Doing away with Tom was both wishful thinking on his behalf and the emptiest threat he had made yet as a means of taming her. There would be hell to pay if he in anyway harmed the aged fisherman, who had sailed with most of the older seamen for a lifetime, who became something of a surrogate father to a great deal of those closer to Dryden's age, who kept their bellies full with fish when all other foodstuffs had long since been devoured and spirits up with his stories when they were otherwise low. Incidentally, this was the same fellow who had also taken a particularly defiant young lady under his wing, and along the way come to love her like she was one of his own daughters.

Nevertheless, it produced the intended effect.

"Do not hurt him!" the cry wrenched from Topper's throat before she seemed able to restrain herself. From the raw anguish in her voice, to the welling of tears that had nothing to do with the pain of the angry red mark, he knew that she had, without even fully realizing it, become fiercely devoted to her protector. "I will do whatever it is you ask of me, but I implore you, do not let any harm befall Tom."

"Consider your obedience—and silence—to be the price upon his head. Disappoint me, Miss Topper, and he will die, even if I need to make it look like an accident. His blood will be on your hands. But let us make things more interesting, shall we? I would like to be known to all as 'Captain' Dryden by the time we make land. Assuming the weather stays as pleasant as it has been this whole spring, we should be arriving in the Caribbean within the week."

Jane could only hope, pray, that they were making port, at a genuine one, not a pirate-controlled one, to restock. That was where she would be departing from her voyage on the Sea Serpent and encouraging Tom to do the same. There was no future for either of them as a member of Captain Dryden's crew; once she thought Teague unbearable, though now he seemed the lesser of two evils. After Tom aligned himself with her, therefore losing Teague's good favor, the commanding officer showed no inclination of wanting to end his life, simply cutting him out of his own.

"I want your word," she whispered, managing to ease herself to her feet. She felt weak, battered, just from him throwing her about a little—she would never have been able to endure the torture he claimed he had in store for her, for that was what it was, not a means of disciplinary action, but was determined that Tom would not have had to bear it himself. "If I do what it is you ask of me, nothing is to happen to Tom. Swear it. On your honor, whatever little a heartless bastard like yourself might have." He moved forward at her words, raising his hand, and she automatically took a step backwards, half expecting to be slapped again. Instead, he very gently lifted her chin and curved his finger down the length of her still-smarting cheek, eyes never leaving hers.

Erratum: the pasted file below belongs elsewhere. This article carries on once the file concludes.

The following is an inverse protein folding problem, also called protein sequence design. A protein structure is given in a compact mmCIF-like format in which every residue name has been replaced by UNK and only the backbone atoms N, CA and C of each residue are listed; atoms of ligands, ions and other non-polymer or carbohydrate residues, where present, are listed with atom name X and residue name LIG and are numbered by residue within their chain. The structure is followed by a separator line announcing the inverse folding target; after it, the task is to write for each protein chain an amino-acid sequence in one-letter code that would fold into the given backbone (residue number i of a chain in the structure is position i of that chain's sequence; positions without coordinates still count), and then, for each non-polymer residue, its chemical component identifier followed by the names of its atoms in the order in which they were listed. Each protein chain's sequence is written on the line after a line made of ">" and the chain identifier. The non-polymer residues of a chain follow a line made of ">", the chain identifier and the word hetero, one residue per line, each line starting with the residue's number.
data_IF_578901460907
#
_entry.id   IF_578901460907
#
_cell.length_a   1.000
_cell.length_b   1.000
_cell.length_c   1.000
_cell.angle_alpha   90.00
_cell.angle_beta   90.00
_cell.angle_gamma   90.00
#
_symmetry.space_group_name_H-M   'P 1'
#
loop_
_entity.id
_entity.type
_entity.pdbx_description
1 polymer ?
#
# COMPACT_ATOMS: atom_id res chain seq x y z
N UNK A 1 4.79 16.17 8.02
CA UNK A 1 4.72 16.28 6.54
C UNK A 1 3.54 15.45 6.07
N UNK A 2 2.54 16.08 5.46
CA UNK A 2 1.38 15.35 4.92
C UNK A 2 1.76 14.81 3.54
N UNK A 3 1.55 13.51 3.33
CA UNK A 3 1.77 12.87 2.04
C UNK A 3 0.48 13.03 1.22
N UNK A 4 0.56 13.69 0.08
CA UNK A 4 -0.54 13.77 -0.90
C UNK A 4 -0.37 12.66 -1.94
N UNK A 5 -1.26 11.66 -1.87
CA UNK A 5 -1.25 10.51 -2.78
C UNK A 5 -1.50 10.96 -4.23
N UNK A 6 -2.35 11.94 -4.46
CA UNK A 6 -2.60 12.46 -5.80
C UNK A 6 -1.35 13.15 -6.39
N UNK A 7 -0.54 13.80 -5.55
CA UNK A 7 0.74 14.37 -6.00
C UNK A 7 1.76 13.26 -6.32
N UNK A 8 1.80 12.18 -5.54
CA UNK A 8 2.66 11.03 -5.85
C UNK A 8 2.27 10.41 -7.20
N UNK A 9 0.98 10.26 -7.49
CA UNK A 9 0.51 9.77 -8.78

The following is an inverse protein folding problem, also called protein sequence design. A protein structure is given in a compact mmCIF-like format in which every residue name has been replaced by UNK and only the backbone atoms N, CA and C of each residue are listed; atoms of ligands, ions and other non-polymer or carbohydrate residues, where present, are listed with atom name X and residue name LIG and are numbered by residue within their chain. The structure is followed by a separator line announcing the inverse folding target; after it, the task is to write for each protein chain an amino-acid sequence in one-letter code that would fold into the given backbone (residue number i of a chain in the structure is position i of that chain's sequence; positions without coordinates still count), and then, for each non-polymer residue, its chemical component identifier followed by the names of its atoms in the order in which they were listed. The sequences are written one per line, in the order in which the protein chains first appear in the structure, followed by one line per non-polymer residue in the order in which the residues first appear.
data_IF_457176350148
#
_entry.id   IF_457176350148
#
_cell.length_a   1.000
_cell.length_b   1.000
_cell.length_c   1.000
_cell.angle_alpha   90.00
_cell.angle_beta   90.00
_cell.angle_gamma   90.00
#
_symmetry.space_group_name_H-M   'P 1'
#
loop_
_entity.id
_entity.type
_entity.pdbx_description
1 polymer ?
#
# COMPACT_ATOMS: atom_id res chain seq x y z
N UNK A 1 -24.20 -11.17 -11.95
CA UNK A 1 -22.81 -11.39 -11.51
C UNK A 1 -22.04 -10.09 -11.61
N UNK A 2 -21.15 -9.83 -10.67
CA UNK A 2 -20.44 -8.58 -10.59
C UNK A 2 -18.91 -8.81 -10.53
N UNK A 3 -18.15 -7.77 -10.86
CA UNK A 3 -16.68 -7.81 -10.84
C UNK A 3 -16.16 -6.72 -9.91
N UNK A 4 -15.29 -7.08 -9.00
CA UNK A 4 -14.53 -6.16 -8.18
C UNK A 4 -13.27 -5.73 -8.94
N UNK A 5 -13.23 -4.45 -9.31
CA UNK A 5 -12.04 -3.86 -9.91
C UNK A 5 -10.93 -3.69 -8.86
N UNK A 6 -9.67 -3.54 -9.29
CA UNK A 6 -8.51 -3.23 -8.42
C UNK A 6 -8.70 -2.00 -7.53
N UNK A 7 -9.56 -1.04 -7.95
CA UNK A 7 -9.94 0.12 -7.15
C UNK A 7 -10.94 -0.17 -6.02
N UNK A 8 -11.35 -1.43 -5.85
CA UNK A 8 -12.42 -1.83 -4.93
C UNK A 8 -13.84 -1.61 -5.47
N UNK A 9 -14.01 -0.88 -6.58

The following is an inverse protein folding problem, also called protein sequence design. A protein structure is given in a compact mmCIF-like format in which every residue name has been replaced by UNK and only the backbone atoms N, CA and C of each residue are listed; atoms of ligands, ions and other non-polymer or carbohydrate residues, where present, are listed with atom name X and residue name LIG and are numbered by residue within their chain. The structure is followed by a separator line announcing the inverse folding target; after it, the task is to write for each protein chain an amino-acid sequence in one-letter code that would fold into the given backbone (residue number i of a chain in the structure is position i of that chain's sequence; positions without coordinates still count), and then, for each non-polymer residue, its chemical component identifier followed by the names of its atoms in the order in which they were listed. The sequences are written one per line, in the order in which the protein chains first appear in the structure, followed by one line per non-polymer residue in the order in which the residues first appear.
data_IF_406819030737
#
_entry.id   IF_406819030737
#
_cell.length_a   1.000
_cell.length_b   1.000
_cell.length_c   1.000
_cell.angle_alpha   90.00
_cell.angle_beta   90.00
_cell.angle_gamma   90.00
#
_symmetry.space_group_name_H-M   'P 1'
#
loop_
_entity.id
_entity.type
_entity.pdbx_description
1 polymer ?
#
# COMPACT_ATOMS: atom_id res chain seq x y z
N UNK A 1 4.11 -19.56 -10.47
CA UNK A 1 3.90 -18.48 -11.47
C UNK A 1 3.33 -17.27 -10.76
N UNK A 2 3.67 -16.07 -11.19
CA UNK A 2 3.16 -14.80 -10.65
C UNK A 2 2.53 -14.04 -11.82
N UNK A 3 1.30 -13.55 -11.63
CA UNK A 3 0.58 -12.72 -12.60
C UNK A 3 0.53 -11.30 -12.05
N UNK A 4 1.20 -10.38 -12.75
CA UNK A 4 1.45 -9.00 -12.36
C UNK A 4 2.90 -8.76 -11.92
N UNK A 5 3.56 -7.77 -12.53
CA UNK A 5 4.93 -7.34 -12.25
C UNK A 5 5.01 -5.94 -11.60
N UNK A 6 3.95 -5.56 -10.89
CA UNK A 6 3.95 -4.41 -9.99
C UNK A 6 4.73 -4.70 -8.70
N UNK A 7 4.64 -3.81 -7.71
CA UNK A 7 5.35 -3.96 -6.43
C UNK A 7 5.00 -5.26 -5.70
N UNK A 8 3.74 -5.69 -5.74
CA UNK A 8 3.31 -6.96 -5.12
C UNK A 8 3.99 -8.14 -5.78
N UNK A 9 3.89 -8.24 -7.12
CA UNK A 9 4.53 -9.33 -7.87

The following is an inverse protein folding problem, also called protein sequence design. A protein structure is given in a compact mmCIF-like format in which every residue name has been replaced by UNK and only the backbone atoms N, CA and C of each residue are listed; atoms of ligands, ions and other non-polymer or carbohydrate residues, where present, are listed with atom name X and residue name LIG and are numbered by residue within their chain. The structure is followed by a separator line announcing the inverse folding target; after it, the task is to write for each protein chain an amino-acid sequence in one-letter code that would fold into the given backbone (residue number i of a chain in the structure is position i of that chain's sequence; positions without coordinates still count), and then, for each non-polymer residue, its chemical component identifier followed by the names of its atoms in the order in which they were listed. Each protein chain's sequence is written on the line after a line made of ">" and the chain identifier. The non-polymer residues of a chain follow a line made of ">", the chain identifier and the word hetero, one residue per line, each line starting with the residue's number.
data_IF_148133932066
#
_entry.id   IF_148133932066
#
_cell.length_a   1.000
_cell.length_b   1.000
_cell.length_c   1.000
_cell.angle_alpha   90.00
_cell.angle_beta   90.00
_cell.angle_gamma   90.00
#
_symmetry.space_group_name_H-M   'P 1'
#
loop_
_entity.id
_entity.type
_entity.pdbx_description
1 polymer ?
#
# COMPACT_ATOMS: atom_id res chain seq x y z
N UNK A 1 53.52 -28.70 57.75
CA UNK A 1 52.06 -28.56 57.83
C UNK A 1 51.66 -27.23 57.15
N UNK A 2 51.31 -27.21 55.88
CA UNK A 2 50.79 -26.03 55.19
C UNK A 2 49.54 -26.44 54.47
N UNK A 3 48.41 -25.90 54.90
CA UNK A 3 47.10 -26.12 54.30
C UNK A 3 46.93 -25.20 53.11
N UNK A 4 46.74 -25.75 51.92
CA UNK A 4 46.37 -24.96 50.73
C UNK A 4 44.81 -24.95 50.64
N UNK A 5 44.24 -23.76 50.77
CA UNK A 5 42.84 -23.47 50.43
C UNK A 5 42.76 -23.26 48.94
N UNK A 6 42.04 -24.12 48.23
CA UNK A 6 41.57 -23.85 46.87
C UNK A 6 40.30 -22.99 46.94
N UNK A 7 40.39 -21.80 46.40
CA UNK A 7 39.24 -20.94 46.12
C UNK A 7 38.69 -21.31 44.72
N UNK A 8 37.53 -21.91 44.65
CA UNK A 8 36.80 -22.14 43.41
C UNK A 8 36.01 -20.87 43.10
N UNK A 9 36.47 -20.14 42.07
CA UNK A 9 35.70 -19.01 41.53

His touch exacerbated the pain, infuriated her, but she knew better than to think that he was suddenly overcome by the desire to have her. He thought a great deal like how she herself did, a natural-born manipulator of emotions, and she realized that he was testing her, trying to coax out her temper, so that he could respond accordingly. It took everything she had to resist the urge to pull away, not to release the gob of spit she was working up, any insult she paid him would be laid into Tom's flesh. After everything Tom had done for her, saving her from Teague, bringing her food when she was in shackles, the tables were turned and it was up to her to protect him from a hateful man with an inexplicable vendetta. Even if it meant going against her very nature and obliging said hateful man's every command. (Similarly, that was the only way her former mistress had ever been able to get her to behave, making threats against Susanna.)

"Anything I ask of you, love?" he murmured throatily, unable to keep his gaze from trailing downwards to her mouth, leading her to believe that his head was not the only thing that had encouraged him forward. Realizing she was glaring at him, she blinked the anger from her eyes, and when she looked up at him again, it was coyly through her lashes. Ever-so-slowly, she dipped her head. Her feigned submissiveness seemed to please him greatly. "If that is case, then…" Trailing off distractedly, his lips came down upon hers, the single most demeaning thing she had endured in her twenty years, made all the worse by the fact that she could do not a single thing to prevent it. He tried in vain to encourage her participation, but she remained rigid, her hands balled into fists at her side, nails digging into the skin.

Squeezing her eyes shut, willing it to be over, she thought, inexplicably, of Teague.

Dryden withdrew, after what felt like an eternity, appearing to remember what it was that had slipped him his mind. "Effective today, you are hereby relieved of your position of whatever it is you fancy yourself to be, and forbidden to practice anything that is medicinal in nature. As captain, it would be downright irresponsible of me to permit a woman to treat the men." That could come back to bite him in the arse if the crew got wind of the fact that he had allowed a woman to tend to them. Negligence of such astounding proportions equated him with the man he hated most.